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Skip Navigation LinksDNREC : News : DNREC’s Shad Hatchery aids restoration of species in Nanticoke River

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Contact: Joanna Wilson, DNREC Public Affairs, 302-739-9902

DNREC’s Shad Hatchery aids restoration of species in Nanticoke River

DOVER (June 10, 2013) – DNREC’s Nanticoke Shad Hatchery produced and stocked approximately 558,000 American shad fry this spring, continuing to create momentum for a successful species restoration program, the Delaware Division of Fish and Wildlife announced today. Located on the banks of the Nanticoke River near the confluence with Broad Creek, the hatchery operates during the spring of the year to restore American shad numbers in the Nanticoke, Delaware’s primary tributary to the Chesapeake Bay.

Working with local landowners who provided stream access, Division of Fish and Wildlife staff collected adult American shad from their spawning grounds on the Nanticoke River and Deep Creek. The fish were transported to the hatchery, where they were placed in a 4,000-gallon circular tank to spawn naturally. The eggs were collected and hatched, with the fry “marked" and then stocked at about three days of age. To preserve genetic integrity of the Nanticoke stock, the hatchery spawns adult American shad that are native to the Nanticoke River.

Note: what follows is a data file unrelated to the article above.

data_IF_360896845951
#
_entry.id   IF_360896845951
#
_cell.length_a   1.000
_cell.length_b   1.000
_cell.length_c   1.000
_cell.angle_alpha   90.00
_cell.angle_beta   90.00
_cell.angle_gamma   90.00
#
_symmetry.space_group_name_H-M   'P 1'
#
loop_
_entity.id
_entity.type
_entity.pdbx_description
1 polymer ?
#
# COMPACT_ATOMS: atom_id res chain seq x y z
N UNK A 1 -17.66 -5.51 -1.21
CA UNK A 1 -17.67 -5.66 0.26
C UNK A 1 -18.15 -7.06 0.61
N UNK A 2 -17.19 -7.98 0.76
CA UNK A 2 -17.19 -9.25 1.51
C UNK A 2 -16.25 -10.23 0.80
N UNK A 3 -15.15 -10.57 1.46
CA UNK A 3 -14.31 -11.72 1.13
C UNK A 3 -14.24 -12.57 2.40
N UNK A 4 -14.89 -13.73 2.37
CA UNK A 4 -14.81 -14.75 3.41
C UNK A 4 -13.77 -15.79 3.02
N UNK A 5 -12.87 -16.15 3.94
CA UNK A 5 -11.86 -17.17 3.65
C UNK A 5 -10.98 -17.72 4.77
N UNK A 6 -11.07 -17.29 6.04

Predation by other fish species on shad eggs and newly-hatched fry occurs at high levels in the wild. By eliminating natural predation on the eggs and fry at this critical stage of their life cycle, the hatchery process provides protection and gives the shad a “jump start” which increases their rate of survival. Once spawning at the hatchery was completed, the adult shad were released back into the Nanticoke River to return another year to spawn.

American shad are valued as a food fish and were often consumed after being smoked. Female shad are prized for their roe (egg sacs), which are considered a delicacy by many. Shad are ecologically important and provide a forage base for many top predatory species such as striped bass and largemouth bass. American shad provide recreational fishing opportunities as well, and pound for pound will deliver a strong fight on hook-and-line. The shad fishery on the Nanticoke and its tributaries is currently closed to harvest as part of the restoration process, although catch-and-release fishing is permitted.

Since 2000, the shad hatchery has stocked more than 5,500,000 American shad in the Nanticoke River. Sampling of shad fry and returning adult shad in the river indicate that the shad population is starting to recover, with a substantial percentage of the fish originating from the hatchery. The goal is for the increasing numbers of returning shad to lessen the need for the hatchery by naturally producing a higher percentage of young and returning shad.

For more information about shad, please contact Mike Stangl, DNREC Fisheries Section, at 302-739-9914.

Vol. 43, No. 240

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